From north to south and east to west, the “Stans” are finally starting to get the recognition they deserve. And with ancient Silk Road cities, a rich Arabic heritage and a fascinating Soviet history, Uzbekistan might just be the crown jewel of them all. From riding a camel through the desert to learning about tradition silk production, read on to discover the best things to do in Uzbekistan.


Discover Silk Road Cities

Owing to its history as one of the most important nations along the Silk Road, Uzbekistan is home to a range of ancient cities, but three in particular stand out for us: Samarkand, Khiva and Bukhara. In Samarkand you can marvel at the breathtaking Registan Square, which marks the halfway point along the famed transcontinental trading route. The square is particularly beautiful in the evening, when the three madrassas (Arabic educational institutions) are illuminated in a golden light. In Khiva you can make your way into the ancient walled city, within which you can snap shots of respondent ceilings, ornate blue-tiled murals and carved sandstone pillars. And finally, in Bukhara you can wind your way through the medieval centre, admiring the hundreds of exceptionally well-preserved mosques, madrassas and bazaars.


Ride a Camel Through the Desert

Standing proud as the 11th largest desert in the world, the sweeping Kyzyl Kum (red sand) desert is best explored the traditional way: on the back of a friendly camel. You can ride out to Lake Aydarkul, which is a great place to admire local fish and bird species before jumping into the water for a refreshing dip. To elongate your Indiana Jones-style desert adventure, we can whizz you off across the dunes in a 4x4 to a yurt camp where you can stargaze with local nomads around a campfire.


Learn About Silk and Ceramic Production in the Fergana Valley

Uzbekistan has a rich history as a nation of artisans and is the third-biggest exporter of silk in the world. The lush Ferghana Valley is world-renowned for its production of ikat silk, which involves tie-dying colours and patterns into the thread before the silk is woven. We can arrange for you to visit both the silk ikat weaving centre and the craft centre in Margilan to learn about the labour-intensive production process. The nearby town of Rishtan is the place to go to purchase elegant pieces of Uzbek ceramics to take home with you.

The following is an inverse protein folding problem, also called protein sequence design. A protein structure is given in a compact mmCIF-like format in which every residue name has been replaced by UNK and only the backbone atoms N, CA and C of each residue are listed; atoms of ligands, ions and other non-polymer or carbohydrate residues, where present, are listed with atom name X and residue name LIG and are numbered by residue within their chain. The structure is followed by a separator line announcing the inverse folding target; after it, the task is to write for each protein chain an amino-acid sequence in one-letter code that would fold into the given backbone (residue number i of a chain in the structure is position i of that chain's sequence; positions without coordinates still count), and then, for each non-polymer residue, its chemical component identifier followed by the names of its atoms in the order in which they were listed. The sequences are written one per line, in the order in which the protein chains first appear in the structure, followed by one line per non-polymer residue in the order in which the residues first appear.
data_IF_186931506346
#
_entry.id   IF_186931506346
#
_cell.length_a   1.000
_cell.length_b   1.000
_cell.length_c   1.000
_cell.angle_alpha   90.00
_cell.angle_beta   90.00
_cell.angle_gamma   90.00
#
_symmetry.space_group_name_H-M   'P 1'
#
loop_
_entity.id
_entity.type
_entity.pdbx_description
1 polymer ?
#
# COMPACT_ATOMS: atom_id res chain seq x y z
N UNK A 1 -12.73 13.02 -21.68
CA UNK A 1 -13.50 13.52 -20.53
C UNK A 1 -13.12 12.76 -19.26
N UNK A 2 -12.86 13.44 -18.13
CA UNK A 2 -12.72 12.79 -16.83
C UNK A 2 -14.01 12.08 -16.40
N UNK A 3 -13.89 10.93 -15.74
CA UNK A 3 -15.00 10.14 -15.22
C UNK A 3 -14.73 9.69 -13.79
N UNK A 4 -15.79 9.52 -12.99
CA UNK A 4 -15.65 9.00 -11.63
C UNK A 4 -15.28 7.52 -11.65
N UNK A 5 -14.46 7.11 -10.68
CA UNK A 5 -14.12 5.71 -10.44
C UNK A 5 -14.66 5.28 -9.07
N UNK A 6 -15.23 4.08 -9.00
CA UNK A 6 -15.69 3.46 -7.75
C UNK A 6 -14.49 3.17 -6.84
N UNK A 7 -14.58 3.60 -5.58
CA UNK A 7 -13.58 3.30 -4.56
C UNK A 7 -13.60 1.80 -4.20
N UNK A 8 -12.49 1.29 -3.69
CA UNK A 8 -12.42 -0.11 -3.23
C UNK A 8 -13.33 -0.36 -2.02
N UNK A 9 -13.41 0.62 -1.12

Eat Plov in Tashkent

Uzbek Plov (also referred to as pilaf) is a source of national pride across the nation and is eaten at birthdays, weddings and every other celebration in between. The dish consists of deeply fired meat and vegetables slow cooked with rice on a wood-fired kazan (a cast-iron cauldron). As you wind though the streets and bazaars of the bustling capital of Tashkent, it is difficult to resist the temptation to follow your nose into the heart of an authentic restaurant - so don’t! Trust your senses, get lost and enjoy tucking into Uzbekistan’s national dish.


Admire Soviet Art in Nukus

The remarkable Savitsky Museum world's second-largest collection of Russian Avant Garde art, second only to the Russian Museum in St. Petersburg. The museum was the brain-child of Igor Savitsky, a Ukranian artist who transported around half of the current paintings to Nukus during the Soviet era to prevent them from being destructed elsewhere for not adhering to the Socialist Realism style demanded by the government. A visit to the museum is a great opportunity for culture and history-buffs alike to travel back a few decades into the world of life in the USSR reflected in the many moving paintings.

Contact one of our Uzbekistan specialists